Galaxy And Mass Assembly (GAMA): the life and times of L-star galaxies

Robotham, A. S. G., Liske, J., Driver, S. P., Sansom, A. E., Baldry, I. K., Bauer, A. E., Bland-Hawthorn, J., Brough, S., Brown, M. J. I., Colless, M., Christodoulou, L., Drinkwater, M. J., Grootes, M. W., Hopkins, A. M., Kelvin, L. S., Norberg, P., Loveday, J., Phillipps, S., Sharp, R., Taylor, E. N. and Tuffs, R. J. (2013) Galaxy And Mass Assembly (GAMA): the life and times of L-star galaxies. Monthly Notices of the Royal Astronomical Society, 431 1: 167-193. doi:10.1093/mnras/stt156

Author Robotham, A. S. G.
Liske, J.
Driver, S. P.
Sansom, A. E.
Baldry, I. K.
Bauer, A. E.
Bland-Hawthorn, J.
Brough, S.
Brown, M. J. I.
Colless, M.
Christodoulou, L.
Drinkwater, M. J.
Grootes, M. W.
Hopkins, A. M.
Kelvin, L. S.
Norberg, P.
Loveday, J.
Phillipps, S.
Sharp, R.
Taylor, E. N.
Tuffs, R. J.
Title Galaxy And Mass Assembly (GAMA): the life and times of L-star galaxies
Journal name Monthly Notices of the Royal Astronomical Society   Check publisher's open access policy
ISSN 0035-8711
Publication date 2013-05-01
Year available 2013
Sub-type Article (original research)
DOI 10.1093/mnras/stt156
Open Access Status DOI
Volume 431
Issue 1
Start page 167
End page 193
Total pages 27
Place of publication Oxford, United Kingdom
Publisher Oxford University Press
Language eng
Formatted abstract
In this work, we investigate in detail the effects the local environment (groups and pairs) has on galaxies with stellar mass similar to the MilkyWay (L* galaxies). A volume limited sample of 6150 galaxies are visually classified to determine the emission features, morphological type and presence of a disc. This large sample allows for the significant characteristics of galaxies to be isolated (e.g. stellar mass and group halo mass), and their codependencies determined. We observe that galaxy-galaxy interactions play the most important role in shaping the evolutionwithin a group halo; themain role of halomass is in gathering the galaxies together to encourage such interactions. Dominant pair galaxies find their overall star formation enhanced when the pair's mass ratio is close to 1; otherwise, we observe the same galaxies as we would in an unpaired system. The minor galaxy in a pair is greatly affected by its companion galaxy, and while the star-forming fraction is always suppressed relative to equivalent stellar mass unpaired galaxies, it becomes lower still when the mass ratio of a pair system increases. We find that, in general, the close galaxy-galaxy interaction rate drops as a function of halo mass for a given amount of stellar mass. We find evidence of a local peak of interactions for Milky Way stellar mass galaxies in Milky Way halo mass groups. Low-mass haloes, and in particular Local Group mass haloes, are an important environment for understanding the typical evolutionary path of a unit of stellar mass. We find compelling evidence for galaxy conformity in both groups and pairs, where morphological type conformity is dominant in groups, and emission class conformity is dominant in pairs. This suggests that group scale conformity is the result of many galaxy encounters. over an extended period of time, while pair conformity is a fairly instantaneous response to a transitory interaction.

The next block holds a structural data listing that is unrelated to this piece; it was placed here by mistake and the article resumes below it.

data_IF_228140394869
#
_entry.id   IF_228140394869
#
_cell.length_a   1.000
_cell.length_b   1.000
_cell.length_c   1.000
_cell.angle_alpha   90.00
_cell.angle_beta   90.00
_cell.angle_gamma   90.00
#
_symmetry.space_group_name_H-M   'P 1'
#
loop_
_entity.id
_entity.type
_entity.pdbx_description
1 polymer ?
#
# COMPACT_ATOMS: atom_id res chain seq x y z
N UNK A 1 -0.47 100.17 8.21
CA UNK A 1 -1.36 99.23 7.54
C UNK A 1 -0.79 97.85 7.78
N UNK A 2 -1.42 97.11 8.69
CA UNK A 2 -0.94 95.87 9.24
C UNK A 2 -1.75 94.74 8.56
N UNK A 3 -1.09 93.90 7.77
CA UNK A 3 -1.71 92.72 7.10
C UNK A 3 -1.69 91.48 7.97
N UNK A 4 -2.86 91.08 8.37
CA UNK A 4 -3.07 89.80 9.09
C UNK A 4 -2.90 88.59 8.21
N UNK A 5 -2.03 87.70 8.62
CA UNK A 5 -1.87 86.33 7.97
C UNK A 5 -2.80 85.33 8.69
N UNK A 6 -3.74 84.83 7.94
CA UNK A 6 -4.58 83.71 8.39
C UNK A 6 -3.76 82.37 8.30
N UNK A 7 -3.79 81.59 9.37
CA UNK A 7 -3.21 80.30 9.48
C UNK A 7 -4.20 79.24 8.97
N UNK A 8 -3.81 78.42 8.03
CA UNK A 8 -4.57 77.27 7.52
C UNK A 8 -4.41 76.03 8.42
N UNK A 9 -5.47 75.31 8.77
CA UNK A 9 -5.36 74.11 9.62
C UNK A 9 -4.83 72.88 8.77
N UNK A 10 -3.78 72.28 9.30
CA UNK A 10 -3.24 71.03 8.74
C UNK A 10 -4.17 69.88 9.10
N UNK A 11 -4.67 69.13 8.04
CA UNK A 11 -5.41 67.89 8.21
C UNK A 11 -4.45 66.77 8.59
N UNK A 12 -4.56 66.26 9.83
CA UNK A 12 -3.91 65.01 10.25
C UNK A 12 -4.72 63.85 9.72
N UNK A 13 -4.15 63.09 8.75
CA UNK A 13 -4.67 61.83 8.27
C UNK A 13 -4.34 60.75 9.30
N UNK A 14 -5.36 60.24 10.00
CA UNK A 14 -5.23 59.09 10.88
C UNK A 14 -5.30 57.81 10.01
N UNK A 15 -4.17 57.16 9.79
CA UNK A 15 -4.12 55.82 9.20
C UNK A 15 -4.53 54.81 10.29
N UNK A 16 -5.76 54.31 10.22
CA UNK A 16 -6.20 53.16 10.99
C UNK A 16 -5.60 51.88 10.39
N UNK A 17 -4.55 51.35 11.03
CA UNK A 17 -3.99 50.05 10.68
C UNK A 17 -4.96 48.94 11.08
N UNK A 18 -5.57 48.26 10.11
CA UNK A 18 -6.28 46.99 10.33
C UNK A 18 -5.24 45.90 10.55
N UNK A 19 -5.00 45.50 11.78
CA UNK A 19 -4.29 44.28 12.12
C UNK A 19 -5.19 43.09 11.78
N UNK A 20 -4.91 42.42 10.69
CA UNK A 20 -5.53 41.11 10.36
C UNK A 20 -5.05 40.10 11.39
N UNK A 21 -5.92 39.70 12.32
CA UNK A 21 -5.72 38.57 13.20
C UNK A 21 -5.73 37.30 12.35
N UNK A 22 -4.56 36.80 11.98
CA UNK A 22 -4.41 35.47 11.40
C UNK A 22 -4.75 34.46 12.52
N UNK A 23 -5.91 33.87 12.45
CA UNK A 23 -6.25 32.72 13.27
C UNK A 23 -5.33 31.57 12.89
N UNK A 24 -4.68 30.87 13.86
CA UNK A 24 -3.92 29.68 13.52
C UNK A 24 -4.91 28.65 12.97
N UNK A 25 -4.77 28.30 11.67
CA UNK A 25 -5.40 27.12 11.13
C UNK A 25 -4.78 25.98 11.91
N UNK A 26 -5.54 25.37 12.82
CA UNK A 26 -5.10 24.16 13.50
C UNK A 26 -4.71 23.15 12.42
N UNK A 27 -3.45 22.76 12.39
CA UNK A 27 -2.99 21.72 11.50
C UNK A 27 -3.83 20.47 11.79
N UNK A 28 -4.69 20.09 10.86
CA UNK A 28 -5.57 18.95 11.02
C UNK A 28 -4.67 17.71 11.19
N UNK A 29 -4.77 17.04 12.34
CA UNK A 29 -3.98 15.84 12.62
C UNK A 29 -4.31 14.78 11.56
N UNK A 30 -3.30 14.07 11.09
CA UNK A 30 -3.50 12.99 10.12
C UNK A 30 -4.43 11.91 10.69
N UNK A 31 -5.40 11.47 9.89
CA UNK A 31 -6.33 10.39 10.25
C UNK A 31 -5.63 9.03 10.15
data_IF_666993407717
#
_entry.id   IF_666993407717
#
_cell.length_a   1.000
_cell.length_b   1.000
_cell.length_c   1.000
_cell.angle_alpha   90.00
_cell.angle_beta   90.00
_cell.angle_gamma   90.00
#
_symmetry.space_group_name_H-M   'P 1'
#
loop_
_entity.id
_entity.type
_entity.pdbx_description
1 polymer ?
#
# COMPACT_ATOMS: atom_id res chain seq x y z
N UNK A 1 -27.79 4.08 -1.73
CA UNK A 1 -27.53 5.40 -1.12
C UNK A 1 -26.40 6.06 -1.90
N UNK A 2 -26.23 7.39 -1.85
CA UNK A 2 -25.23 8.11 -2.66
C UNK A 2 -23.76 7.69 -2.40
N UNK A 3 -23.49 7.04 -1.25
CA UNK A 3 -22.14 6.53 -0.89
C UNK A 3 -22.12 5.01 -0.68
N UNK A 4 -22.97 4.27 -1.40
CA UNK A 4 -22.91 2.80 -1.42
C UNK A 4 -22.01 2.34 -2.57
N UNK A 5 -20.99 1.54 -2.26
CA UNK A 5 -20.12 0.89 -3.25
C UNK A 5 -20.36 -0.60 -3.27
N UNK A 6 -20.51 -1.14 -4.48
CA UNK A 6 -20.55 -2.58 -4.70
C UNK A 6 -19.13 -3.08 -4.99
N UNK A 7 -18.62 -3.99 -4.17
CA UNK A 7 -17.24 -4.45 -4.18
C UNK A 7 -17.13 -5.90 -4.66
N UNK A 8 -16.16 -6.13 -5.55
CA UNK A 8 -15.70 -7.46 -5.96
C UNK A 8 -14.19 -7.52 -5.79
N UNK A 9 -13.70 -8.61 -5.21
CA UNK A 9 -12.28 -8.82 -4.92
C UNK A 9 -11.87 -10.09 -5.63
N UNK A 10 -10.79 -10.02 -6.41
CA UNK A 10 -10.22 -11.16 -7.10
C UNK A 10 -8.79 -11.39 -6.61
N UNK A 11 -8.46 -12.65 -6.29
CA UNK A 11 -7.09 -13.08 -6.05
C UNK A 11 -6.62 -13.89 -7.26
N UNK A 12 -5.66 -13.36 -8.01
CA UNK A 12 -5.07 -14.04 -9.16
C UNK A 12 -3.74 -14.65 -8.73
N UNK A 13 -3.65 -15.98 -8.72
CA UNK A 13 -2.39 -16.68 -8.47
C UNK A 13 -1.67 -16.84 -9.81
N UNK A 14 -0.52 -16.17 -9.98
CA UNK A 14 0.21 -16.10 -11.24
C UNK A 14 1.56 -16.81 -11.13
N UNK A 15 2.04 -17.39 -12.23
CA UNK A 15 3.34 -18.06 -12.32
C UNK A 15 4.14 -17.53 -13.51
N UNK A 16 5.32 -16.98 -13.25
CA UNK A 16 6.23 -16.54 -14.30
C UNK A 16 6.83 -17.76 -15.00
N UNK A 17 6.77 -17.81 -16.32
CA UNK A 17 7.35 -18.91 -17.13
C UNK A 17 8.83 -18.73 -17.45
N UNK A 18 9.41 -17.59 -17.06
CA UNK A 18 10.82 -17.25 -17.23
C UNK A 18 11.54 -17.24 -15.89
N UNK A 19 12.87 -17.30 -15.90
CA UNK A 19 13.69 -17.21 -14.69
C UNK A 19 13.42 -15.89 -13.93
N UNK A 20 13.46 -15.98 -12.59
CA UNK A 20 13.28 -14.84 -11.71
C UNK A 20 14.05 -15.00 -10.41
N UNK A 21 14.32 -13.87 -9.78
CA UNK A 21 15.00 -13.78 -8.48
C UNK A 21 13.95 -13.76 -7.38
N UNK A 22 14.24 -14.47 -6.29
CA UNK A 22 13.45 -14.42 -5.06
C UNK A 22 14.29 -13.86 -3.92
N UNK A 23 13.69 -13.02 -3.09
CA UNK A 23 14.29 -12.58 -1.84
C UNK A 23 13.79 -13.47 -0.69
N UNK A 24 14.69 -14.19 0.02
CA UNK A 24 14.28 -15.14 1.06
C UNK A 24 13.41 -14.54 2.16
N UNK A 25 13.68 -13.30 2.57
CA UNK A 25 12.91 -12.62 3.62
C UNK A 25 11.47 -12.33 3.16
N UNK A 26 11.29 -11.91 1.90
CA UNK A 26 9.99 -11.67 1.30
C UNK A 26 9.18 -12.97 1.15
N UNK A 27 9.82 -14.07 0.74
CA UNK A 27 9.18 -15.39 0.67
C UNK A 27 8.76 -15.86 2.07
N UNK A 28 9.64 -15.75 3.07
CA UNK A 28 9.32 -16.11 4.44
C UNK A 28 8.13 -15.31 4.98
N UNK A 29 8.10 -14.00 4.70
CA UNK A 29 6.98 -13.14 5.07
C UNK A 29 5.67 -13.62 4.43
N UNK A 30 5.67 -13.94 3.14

Keyword large scale structure of Universe
Digital Sky Survey
Milky Way
Luminosity Function
Spiral Galaxies
Stellar Mass
Q-Index Code C1
Q-Index Status Confirmed Code
Institutional Status UQ

Document type: Journal Article
Sub-type: Article (original research)
Collections: School of Mathematics and Physics
Official 2014 Collection
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Citation counts: TR Web of Science Citation Count  Cited 26 times in Thomson Reuters Web of Science Article | Citations
Scopus Citation Count Cited 25 times in Scopus Article | Citations
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